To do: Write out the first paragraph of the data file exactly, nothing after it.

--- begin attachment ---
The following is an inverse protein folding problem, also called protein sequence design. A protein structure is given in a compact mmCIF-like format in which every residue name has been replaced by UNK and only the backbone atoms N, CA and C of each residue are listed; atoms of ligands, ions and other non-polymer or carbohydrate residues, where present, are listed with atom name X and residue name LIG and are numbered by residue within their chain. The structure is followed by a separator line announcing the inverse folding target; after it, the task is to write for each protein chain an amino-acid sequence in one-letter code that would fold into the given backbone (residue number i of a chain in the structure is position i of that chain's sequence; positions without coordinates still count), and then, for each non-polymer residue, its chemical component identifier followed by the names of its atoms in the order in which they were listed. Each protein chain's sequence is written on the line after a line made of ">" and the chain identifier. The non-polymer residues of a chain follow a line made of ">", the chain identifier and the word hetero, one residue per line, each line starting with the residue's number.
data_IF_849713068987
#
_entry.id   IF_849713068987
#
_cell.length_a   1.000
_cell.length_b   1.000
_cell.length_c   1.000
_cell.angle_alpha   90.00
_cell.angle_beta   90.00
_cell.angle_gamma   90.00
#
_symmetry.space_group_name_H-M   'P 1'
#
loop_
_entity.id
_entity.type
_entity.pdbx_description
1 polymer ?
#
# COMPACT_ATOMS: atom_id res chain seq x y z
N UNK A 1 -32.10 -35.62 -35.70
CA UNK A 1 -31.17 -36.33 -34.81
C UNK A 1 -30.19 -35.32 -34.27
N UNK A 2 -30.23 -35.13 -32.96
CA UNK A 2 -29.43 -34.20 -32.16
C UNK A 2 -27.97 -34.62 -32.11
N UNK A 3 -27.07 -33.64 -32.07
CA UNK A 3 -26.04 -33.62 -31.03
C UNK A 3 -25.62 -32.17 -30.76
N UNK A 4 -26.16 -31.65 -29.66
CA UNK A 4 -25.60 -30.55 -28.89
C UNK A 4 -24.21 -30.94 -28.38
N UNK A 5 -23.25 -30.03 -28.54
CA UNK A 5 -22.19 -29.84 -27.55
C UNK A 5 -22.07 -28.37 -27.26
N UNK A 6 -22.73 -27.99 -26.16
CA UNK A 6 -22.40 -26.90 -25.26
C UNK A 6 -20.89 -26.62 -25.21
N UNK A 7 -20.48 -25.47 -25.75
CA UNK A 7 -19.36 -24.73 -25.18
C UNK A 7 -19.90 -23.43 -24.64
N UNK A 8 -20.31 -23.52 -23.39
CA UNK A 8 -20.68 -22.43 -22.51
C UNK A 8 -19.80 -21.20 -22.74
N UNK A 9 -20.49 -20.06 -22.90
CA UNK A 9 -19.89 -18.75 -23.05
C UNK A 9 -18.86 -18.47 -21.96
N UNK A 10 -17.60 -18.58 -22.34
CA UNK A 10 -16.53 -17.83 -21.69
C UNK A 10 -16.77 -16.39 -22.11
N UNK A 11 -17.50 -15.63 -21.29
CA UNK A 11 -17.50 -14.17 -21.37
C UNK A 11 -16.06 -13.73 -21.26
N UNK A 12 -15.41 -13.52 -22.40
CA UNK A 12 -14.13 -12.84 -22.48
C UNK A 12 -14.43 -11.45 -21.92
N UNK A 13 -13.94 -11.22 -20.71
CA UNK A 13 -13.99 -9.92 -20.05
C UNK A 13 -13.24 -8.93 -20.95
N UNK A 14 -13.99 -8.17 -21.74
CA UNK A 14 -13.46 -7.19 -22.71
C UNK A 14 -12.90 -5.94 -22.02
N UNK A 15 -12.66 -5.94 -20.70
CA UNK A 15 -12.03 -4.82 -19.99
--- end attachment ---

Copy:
The following is an inverse protein folding problem, also called protein sequence design. A protein structure is given in a compact mmCIF-like format in which every residue name has been replaced by UNK and only the backbone atoms N, CA and C of each residue are listed; atoms of ligands, ions and other non-polymer or carbohydrate residues, where present, are listed with atom name X and residue name LIG and are numbered by residue within their chain. The structure is followed by a separator line announcing the inverse folding target; after it, the task is to write for each protein chain an amino-acid sequence in one-letter code that would fold into the given backbone (residue number i of a chain in the structure is position i of that chain's sequence; positions without coordinates still count), and then, for each non-polymer residue, its chemical component identifier followed by the names of its atoms in the order in which they were listed. Each protein chain's sequence is written on the line after a line made of ">" and the chain identifier. The non-polymer residues of a chain follow a line made of ">", the chain identifier and the word hetero, one residue per line, each line starting with the residue's number.